'pumping' at the canter - The Horse Forum
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post #1 of 7 Old 03-26-2011, 08:53 AM Thread Starter
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'pumping' at the canter

I keep pumping at the canter.....what can help me stop doing this??
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post #2 of 7 Old 03-26-2011, 09:20 AM
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First of all you have to figure out the root cause. Usually it's one of two 1.) not have a following seat, meaning you can't keep you seat fully in the saddle and follow the motion of the horse's back with your seat bones and pelvis or 2.) having a locked elbow and not following the motion of the horse's neck with your hand and arm. In both cases, your upper body takes over the motion, and that's the pumping.

It your instructor just comments on the pumping, but isn't teaching you about following arms or a following seat, you need to find someone who can help you with those specific components of your riding. If your horse has a very rough canter, or a lot of motion at the canter, it might help to ride a different horse until you master the basics.
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post #3 of 7 Old 03-26-2011, 09:53 AM Thread Starter
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My problem is with the following seat. Itried really hard to do it one time and it kinda felt like my stomach was doing the wave...I really let my hips just let loose. It hard though. My horse has a lot of motion in his canter. Is their any techniques you know? I always do better with a visual picture of how it should be done in my head:)
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post #4 of 7 Old 03-26-2011, 10:07 AM
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It's easier to get the feeling riding without stirrups - if you brace against the stirrup, you lose the following seat. Best method is to be put on a lunge line, without stirrups, with a strap attached to the dees on the front saddle, or grasping the pommel. Get someone to check your position, and make sure your seat bones are directly underneath you and your back is flat and relaxed.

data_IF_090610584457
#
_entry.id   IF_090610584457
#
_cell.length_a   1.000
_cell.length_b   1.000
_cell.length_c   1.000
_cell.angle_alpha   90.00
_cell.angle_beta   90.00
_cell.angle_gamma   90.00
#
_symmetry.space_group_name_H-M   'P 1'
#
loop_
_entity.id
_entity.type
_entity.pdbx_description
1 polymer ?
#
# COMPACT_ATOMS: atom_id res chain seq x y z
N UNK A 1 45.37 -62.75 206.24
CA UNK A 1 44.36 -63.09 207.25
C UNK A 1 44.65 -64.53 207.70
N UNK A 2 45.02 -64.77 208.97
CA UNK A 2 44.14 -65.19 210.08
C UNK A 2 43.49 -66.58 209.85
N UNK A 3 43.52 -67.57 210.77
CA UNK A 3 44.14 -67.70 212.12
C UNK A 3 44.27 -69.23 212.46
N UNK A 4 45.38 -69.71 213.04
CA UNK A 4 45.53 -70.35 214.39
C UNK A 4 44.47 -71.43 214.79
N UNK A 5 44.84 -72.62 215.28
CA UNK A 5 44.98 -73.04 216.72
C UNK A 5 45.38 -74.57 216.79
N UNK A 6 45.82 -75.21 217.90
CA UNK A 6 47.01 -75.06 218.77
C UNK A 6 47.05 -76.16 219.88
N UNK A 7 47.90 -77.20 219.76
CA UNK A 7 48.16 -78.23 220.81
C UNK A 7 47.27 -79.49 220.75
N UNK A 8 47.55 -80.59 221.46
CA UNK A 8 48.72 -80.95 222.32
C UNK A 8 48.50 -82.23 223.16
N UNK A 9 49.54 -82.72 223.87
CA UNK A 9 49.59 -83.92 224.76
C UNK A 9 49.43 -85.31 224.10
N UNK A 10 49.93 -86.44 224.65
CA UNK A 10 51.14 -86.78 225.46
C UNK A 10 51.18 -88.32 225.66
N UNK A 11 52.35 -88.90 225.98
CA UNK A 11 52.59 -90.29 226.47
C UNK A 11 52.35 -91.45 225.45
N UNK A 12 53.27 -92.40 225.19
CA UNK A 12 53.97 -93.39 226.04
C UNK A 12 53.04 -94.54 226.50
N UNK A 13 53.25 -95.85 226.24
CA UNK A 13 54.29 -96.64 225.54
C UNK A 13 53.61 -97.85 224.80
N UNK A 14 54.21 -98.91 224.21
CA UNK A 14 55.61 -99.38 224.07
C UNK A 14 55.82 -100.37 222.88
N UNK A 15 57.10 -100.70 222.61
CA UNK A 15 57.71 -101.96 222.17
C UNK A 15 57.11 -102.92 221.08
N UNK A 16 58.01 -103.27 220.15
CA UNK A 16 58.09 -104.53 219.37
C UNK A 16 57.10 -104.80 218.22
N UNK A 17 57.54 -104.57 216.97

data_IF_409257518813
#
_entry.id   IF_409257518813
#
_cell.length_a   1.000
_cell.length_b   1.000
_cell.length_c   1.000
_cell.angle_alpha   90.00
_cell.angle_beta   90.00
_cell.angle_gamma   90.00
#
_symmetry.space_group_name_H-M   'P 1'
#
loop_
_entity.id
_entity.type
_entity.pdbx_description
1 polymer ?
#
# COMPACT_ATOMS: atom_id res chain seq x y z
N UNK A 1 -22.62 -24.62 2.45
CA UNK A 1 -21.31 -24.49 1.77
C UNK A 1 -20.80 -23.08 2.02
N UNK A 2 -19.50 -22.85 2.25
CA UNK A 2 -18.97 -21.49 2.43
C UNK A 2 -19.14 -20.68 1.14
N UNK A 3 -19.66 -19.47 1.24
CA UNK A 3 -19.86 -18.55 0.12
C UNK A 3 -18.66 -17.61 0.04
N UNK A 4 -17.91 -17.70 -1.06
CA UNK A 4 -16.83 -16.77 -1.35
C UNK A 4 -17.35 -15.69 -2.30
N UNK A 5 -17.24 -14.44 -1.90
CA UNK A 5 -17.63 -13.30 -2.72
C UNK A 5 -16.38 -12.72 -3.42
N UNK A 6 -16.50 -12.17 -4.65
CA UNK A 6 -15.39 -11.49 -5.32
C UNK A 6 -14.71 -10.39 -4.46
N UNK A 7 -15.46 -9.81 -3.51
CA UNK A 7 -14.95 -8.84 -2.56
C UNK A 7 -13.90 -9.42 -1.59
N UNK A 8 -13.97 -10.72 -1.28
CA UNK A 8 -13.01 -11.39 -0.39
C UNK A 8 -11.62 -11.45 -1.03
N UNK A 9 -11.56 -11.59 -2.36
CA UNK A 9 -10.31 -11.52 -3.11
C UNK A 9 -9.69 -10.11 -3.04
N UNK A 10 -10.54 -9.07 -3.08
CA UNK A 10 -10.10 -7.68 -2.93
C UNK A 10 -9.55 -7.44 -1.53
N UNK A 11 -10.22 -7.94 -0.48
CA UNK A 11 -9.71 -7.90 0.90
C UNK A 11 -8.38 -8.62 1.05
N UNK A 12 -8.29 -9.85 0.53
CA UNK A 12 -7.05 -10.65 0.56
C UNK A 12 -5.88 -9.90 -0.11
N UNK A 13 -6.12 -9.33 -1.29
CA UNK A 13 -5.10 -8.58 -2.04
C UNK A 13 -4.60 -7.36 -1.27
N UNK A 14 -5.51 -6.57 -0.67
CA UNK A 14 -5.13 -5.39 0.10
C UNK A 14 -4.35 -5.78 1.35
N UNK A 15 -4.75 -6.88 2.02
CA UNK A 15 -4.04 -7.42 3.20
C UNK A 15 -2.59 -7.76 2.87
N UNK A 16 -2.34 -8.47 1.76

Pulling your self deeply into the saddle with the pommel or the strap may help you feel the motion. Then you'll need to work on just softly following, not driving. If you can get it on the lunge line without stirrups, it will then take some work and practice until you can transfer the skill to off the lunge and with stirrups.

If it's the motion itself that eludes you, Centered Riding by Sally Swift has some great illustrations and explanations. You'll feel like a perfect idiot doing "Monkey position/reverse monkey position" from the book but it does work. I saw a Centered Riding clinicianr make everyone get off their horses, and run through the exercises and the motion on the ground. Pretty funny to watch, but everyone was riding better at the end of the day. Good luck.
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post #5 of 7 Old 03-26-2011, 11:02 AM Thread Starter
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Thank you!
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post #6 of 7 Old 03-26-2011, 02:19 PM
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You'd be surprised how much hip and abdominal movement must happen to have a truly following seat on a horse with big motion. If it feels wierd it's because you haven't ever really let your body do its part. That's why pro riders a killer athletes with killer abs.

One thing you can think about if you sit down in the canter and work on developing you following seat (and by the way, I am working on this too), remind yourself that your horse knows how to canter. You don't have to "help" him , at all. Pumping is sometimes the rider being too "helpin". Trust your horse to carry you and do his job. Your's is to just be unobtrusive to carry,
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post #7 of 7 Old 03-26-2011, 07:36 PM
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Sorry, I'm a little lost. Do you mean pumping with your arms or body? Because I personally have to pump my arms a little to keep constant contact. But even then, its not "pumping" because I don't actually do any work. I'm just following her head by opening and closing my elbow a bit.

"The wise man thinks he knows nothing.
The fool thinks he knows everything."

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